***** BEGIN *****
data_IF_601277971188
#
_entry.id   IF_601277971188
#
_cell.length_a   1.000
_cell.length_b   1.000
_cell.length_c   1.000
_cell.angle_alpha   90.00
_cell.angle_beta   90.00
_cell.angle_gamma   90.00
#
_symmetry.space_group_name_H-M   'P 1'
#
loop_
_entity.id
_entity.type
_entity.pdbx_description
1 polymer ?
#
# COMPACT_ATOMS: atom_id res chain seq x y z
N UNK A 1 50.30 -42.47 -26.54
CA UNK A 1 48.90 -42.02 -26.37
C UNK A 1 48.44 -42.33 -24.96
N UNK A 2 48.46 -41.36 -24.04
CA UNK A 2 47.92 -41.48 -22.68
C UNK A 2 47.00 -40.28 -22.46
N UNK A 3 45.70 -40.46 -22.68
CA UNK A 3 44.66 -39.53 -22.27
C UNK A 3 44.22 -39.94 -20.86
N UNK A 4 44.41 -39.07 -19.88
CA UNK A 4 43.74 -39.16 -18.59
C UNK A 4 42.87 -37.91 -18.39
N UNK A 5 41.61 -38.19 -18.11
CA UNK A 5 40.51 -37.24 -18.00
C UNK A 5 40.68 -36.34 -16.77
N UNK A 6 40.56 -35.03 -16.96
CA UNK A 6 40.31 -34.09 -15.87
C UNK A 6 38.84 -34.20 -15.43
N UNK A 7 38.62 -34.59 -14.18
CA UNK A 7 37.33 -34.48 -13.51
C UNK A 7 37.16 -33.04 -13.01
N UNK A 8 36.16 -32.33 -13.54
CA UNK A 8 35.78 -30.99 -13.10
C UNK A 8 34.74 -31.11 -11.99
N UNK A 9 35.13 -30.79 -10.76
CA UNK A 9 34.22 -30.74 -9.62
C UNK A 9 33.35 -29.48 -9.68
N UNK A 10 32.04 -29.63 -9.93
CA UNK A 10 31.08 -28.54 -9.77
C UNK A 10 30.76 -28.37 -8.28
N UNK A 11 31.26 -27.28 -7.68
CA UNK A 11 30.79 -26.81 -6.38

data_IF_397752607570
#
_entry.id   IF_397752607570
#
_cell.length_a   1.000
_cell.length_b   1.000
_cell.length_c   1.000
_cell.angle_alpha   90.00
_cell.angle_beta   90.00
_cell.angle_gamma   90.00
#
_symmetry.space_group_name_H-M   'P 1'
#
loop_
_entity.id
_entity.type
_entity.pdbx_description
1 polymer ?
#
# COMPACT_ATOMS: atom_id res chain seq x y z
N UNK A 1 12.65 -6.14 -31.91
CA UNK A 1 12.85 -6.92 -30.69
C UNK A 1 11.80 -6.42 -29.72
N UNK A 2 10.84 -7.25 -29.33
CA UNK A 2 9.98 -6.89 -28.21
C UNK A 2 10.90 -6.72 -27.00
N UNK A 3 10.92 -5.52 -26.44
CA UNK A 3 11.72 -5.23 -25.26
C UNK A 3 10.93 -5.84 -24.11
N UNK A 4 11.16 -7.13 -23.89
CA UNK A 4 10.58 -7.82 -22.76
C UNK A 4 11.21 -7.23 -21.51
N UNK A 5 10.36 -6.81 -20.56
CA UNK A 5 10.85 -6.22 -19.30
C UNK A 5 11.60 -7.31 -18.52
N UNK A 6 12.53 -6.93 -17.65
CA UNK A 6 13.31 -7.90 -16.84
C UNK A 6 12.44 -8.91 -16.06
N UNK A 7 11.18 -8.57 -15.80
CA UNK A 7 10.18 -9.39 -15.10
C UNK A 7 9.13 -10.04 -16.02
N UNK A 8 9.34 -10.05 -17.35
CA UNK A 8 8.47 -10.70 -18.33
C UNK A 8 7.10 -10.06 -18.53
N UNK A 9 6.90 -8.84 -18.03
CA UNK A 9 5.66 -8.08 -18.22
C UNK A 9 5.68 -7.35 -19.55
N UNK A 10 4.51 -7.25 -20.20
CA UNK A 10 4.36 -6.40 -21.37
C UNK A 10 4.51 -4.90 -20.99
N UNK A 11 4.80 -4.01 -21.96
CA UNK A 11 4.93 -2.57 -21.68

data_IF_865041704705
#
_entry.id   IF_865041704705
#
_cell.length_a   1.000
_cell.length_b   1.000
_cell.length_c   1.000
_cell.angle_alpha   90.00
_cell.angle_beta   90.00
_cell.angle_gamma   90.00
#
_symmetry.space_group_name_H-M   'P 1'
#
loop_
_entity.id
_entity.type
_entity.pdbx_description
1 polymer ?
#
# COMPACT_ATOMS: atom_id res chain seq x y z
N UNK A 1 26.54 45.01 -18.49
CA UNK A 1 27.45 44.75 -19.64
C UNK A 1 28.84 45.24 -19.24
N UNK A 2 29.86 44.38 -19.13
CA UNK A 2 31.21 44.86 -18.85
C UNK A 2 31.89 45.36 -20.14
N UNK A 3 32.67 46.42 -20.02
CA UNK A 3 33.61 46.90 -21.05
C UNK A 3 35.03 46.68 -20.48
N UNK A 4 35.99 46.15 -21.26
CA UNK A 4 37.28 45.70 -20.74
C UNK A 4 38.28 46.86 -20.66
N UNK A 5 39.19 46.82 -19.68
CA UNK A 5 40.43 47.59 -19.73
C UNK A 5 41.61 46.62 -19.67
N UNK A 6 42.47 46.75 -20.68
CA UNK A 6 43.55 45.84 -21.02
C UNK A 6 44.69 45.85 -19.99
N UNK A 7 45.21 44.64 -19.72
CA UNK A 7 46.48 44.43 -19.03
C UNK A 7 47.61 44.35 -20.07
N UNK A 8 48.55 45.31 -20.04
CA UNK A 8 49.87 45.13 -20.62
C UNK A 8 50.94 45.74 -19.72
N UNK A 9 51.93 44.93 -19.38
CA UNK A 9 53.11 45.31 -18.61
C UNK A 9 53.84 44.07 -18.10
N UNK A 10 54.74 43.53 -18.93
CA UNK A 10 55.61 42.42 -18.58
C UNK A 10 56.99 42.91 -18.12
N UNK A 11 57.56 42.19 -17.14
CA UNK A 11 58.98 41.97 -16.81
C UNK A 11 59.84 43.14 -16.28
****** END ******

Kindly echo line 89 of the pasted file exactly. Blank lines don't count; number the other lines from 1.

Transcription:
CA UNK A 6 13.31 -7.90 -16.84